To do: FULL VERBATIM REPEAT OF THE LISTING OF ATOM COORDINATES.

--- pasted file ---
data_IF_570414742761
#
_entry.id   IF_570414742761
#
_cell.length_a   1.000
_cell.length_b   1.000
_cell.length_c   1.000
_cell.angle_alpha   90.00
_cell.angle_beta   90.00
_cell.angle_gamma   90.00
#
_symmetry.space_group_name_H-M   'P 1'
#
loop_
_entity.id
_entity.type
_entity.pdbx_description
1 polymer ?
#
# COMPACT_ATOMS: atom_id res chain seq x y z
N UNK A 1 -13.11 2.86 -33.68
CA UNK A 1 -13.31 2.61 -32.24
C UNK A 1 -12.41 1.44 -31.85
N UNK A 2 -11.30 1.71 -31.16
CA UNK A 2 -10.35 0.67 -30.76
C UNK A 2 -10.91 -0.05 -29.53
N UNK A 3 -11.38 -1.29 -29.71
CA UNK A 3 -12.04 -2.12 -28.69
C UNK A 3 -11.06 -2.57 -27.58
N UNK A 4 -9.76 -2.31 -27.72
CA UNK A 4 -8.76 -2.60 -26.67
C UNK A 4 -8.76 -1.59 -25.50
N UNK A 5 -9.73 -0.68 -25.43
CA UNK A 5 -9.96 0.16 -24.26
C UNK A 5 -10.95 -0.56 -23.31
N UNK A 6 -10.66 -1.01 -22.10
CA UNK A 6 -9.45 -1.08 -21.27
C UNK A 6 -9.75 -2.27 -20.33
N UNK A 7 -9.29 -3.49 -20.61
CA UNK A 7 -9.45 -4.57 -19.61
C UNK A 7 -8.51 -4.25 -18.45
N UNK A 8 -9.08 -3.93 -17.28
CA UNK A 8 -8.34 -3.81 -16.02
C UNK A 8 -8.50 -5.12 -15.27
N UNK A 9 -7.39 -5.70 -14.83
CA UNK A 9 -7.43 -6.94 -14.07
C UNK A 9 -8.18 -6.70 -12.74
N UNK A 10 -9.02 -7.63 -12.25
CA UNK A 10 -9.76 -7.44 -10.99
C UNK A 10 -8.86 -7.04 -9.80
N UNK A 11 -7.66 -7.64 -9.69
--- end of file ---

data_IF_570414742761
#
_entry.id   IF_570414742761
#
_cell.length_a   1.000
_cell.length_b   1.000
_cell.length_c   1.000
_cell.angle_alpha   90.00
_cell.angle_beta   90.00
_cell.angle_gamma   90.00
#
_symmetry.space_group_name_H-M   'P 1'
#
loop_
_entity.id
_entity.type
_entity.pdbx_description
1 polymer ?
#
# COMPACT_ATOMS: atom_id res chain seq x y z
N UNK A 1 -13.11 2.86 -33.68
CA UNK A 1 -13.31 2.61 -32.24
C UNK A 1 -12.41 1.44 -31.85
N UNK A 2 -11.30 1.71 -31.16
CA UNK A 2 -10.35 0.67 -30.76
C UNK A 2 -10.91 -0.05 -29.53
N UNK A 3 -11.38 -1.29 -29.71
CA UNK A 3 -12.04 -2.12 -28.69
C UNK A 3 -11.06 -2.57 -27.58
N UNK A 4 -9.76 -2.31 -27.72
CA UNK A 4 -8.76 -2.60 -26.67
C UNK A 4 -8.76 -1.59 -25.50
N UNK A 5 -9.73 -0.68 -25.43
CA UNK A 5 -9.96 0.16 -24.26
C UNK A 5 -10.95 -0.56 -23.31
N UNK A 6 -10.66 -1.01 -22.10
CA UNK A 6 -9.45 -1.08 -21.27
C UNK A 6 -9.75 -2.27 -20.33
N UNK A 7 -9.29 -3.49 -20.61
CA UNK A 7 -9.45 -4.57 -19.61
C UNK A 7 -8.51 -4.25 -18.45
N UNK A 8 -9.08 -3.93 -17.28
CA UNK A 8 -8.34 -3.81 -16.02
C UNK A 8 -8.50 -5.12 -15.27
N UNK A 9 -7.39 -5.70 -14.83
CA UNK A 9 -7.43 -6.94 -14.07
C UNK A 9 -8.18 -6.70 -12.74
N UNK A 10 -9.02 -7.63 -12.25
CA UNK A 10 -9.76 -7.44 -10.99
C UNK A 10 -8.86 -7.04 -9.80
N UNK A 11 -7.66 -7.64 -9.69